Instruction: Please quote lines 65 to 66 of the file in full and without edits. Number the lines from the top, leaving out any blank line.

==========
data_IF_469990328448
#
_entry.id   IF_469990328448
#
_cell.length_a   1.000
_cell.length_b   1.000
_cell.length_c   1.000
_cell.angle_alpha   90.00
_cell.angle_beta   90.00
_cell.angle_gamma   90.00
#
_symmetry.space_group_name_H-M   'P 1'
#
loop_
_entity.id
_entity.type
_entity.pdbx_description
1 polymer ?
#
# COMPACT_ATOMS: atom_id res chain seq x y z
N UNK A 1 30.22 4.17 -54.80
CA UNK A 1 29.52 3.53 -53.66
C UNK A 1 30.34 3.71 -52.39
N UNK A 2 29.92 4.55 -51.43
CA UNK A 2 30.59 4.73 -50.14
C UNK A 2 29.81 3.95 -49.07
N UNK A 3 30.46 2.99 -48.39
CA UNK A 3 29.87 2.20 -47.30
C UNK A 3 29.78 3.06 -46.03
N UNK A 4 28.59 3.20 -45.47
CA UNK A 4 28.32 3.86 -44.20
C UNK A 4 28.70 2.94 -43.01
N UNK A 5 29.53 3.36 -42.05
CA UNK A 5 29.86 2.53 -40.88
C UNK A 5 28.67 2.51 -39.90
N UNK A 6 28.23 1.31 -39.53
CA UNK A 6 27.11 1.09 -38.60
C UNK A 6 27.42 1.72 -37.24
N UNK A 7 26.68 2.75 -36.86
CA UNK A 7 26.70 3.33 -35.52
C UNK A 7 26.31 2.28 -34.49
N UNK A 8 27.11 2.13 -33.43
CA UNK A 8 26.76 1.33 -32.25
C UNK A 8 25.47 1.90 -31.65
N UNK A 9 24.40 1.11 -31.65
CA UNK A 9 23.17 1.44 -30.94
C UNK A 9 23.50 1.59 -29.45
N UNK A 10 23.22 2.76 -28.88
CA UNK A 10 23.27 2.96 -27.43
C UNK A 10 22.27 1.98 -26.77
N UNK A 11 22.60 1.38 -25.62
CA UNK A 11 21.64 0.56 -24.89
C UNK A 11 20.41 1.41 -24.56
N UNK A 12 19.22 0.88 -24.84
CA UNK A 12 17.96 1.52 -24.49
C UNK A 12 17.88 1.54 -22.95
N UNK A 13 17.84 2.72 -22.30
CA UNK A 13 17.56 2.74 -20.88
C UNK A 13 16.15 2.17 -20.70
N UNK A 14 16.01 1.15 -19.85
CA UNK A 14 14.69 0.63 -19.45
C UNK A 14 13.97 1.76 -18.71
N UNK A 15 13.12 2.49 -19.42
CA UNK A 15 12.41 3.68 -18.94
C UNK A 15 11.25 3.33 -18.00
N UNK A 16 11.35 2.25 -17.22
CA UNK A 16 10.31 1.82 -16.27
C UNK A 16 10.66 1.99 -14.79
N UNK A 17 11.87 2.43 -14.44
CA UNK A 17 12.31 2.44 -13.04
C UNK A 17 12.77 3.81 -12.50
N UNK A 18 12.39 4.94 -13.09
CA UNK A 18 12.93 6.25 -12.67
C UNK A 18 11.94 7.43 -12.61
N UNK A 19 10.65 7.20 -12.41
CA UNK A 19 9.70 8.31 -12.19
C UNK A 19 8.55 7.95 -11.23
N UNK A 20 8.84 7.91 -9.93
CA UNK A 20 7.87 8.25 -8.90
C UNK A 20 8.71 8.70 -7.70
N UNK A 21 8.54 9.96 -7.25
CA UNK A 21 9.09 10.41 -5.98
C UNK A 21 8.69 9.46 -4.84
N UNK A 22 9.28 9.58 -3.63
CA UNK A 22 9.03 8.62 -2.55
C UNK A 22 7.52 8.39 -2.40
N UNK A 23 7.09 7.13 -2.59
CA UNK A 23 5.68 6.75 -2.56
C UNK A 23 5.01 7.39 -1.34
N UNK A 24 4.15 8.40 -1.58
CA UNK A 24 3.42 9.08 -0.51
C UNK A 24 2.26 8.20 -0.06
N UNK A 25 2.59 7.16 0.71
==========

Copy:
C UNK A 15 11.25 3.33 -18.00
N UNK A 16 11.35 2.25 -17.22